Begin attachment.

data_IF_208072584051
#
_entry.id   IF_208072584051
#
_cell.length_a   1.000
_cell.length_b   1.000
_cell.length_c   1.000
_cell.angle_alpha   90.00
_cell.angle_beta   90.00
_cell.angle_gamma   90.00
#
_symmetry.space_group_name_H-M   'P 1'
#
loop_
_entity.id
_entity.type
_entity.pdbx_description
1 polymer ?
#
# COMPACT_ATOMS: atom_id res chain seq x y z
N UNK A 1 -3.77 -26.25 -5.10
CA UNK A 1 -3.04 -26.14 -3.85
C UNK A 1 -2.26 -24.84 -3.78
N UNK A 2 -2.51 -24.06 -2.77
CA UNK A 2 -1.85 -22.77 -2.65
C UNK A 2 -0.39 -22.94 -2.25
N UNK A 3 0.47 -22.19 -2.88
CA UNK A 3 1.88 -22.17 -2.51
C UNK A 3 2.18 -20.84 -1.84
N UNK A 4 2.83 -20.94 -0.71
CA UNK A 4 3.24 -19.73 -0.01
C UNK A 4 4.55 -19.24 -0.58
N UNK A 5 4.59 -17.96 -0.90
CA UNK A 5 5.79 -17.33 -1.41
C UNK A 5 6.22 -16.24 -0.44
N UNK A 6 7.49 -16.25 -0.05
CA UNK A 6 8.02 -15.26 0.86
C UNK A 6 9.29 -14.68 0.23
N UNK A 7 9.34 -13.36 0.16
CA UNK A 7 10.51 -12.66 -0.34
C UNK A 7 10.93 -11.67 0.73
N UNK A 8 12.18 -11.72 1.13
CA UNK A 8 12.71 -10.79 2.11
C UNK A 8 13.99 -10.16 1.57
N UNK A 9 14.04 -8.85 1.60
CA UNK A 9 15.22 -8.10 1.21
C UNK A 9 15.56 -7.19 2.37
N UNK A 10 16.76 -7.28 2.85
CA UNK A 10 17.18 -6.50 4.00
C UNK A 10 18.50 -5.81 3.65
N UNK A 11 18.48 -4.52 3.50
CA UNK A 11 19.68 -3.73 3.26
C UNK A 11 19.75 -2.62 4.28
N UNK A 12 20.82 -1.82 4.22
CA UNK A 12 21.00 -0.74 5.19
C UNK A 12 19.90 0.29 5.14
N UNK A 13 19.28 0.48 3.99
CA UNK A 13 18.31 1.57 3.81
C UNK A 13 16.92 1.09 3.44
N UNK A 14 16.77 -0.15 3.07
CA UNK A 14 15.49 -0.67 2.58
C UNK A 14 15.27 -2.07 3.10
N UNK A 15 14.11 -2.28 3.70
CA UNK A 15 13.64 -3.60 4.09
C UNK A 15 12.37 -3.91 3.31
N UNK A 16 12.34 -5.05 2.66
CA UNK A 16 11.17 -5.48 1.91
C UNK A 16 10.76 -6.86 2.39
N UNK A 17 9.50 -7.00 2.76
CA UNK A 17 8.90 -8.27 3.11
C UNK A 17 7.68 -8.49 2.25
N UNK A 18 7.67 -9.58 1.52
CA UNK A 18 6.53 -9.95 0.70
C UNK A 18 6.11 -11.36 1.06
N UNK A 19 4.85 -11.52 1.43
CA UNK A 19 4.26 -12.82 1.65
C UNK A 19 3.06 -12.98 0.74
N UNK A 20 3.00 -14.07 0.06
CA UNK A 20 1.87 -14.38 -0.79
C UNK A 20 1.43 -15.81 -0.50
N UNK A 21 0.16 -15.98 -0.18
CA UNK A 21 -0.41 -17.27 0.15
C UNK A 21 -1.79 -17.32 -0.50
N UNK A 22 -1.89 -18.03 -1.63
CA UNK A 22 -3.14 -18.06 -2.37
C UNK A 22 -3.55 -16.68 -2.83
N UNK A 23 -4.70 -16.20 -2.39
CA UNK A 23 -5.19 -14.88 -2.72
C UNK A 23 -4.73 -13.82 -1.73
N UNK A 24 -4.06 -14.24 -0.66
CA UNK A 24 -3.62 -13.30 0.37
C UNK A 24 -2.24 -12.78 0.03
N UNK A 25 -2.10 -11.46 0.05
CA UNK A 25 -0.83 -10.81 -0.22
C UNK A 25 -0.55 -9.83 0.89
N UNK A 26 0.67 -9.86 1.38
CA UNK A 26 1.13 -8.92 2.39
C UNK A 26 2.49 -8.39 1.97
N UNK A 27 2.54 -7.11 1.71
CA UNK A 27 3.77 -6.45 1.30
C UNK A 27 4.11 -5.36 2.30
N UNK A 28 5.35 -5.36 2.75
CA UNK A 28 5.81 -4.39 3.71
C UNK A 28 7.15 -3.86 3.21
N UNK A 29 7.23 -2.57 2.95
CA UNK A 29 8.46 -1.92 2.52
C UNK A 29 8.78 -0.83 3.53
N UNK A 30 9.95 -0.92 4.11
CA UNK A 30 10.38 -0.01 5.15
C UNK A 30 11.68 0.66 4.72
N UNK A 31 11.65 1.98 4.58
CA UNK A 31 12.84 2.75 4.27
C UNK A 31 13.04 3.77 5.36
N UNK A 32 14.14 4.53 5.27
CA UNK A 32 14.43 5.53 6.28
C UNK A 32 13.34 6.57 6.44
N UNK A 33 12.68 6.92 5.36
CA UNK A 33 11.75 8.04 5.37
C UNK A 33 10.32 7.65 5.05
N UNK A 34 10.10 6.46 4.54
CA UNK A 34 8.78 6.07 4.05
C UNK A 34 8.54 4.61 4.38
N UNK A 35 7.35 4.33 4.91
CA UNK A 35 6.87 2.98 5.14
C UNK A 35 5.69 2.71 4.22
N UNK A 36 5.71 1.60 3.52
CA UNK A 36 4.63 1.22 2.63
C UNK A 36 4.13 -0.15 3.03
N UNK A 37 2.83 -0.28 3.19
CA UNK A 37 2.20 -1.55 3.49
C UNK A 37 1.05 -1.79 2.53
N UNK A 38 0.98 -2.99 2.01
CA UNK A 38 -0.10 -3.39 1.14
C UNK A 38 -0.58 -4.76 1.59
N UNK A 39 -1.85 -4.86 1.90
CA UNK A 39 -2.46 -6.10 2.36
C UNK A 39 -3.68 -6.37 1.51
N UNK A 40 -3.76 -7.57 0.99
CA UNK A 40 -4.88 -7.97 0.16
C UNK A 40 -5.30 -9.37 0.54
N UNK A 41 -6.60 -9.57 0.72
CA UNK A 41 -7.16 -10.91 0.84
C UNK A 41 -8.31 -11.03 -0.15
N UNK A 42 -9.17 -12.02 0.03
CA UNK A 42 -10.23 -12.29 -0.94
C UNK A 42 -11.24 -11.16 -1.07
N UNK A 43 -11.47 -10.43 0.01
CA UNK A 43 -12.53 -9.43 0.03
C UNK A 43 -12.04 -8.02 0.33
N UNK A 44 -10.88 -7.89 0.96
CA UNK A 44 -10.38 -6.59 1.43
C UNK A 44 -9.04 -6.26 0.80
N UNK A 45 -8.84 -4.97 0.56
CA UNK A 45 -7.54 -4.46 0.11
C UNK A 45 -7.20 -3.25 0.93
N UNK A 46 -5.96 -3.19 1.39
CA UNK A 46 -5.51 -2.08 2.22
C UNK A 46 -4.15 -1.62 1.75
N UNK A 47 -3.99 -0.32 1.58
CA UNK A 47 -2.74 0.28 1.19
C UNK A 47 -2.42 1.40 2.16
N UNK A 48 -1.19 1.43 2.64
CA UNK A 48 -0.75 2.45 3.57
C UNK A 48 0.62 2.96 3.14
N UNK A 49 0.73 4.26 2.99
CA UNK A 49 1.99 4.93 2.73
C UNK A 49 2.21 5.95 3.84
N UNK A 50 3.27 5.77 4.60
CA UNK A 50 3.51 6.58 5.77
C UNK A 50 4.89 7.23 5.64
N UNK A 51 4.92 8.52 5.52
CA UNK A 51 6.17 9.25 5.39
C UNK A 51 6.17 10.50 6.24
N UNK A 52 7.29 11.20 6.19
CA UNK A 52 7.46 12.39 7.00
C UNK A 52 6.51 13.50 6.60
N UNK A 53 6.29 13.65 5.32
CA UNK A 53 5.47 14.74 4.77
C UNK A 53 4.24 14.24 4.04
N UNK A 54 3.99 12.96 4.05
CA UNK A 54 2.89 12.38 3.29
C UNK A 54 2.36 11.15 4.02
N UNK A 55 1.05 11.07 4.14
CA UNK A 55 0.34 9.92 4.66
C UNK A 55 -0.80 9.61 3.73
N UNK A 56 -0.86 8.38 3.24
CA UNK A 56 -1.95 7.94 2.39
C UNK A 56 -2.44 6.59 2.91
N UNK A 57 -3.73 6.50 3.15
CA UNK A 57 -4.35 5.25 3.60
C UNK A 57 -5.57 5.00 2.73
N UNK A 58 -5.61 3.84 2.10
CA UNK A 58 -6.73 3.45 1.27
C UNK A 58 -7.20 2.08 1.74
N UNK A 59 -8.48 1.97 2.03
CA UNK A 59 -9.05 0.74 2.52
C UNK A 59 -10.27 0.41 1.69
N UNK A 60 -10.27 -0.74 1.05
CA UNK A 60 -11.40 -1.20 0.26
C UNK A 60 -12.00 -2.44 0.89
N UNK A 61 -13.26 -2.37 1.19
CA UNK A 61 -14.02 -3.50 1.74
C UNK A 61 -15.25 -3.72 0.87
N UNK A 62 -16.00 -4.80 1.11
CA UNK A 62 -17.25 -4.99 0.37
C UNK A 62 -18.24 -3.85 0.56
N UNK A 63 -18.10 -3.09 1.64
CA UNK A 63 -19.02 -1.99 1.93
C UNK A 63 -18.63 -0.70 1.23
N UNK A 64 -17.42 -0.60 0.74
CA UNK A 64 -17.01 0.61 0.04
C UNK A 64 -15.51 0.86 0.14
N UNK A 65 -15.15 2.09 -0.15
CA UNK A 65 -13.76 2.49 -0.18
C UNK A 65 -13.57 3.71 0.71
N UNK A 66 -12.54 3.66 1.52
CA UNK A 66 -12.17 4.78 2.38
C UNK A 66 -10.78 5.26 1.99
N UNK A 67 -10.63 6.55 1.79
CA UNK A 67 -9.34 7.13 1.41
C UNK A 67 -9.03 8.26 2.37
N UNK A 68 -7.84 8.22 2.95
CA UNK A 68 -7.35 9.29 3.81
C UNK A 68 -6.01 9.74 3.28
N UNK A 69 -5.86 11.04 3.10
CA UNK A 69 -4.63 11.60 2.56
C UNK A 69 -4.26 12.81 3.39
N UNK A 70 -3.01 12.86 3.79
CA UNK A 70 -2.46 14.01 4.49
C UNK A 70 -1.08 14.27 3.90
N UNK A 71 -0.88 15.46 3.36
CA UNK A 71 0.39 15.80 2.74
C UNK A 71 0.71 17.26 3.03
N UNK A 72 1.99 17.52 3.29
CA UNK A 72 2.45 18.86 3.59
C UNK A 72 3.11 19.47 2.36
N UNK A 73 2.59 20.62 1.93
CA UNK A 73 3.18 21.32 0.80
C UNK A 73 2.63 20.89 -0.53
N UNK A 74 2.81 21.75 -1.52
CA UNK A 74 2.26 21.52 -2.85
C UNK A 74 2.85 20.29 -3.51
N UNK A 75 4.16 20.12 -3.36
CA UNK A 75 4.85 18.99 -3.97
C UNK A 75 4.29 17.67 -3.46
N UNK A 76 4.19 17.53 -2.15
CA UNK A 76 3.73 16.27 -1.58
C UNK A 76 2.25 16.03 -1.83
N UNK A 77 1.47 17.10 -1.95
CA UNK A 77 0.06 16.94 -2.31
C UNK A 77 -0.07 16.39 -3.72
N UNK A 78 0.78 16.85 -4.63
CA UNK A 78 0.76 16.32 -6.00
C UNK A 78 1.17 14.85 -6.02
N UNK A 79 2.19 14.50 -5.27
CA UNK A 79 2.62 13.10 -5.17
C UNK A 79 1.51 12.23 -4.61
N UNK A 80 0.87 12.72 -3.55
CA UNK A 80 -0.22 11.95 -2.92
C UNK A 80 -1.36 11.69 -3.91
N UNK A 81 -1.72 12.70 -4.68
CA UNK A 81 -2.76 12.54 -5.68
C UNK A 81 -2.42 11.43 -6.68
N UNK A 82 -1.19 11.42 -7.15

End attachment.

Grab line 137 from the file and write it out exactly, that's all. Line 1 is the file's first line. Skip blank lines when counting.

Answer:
C UNK A 39 -3.68 -6.37 1.51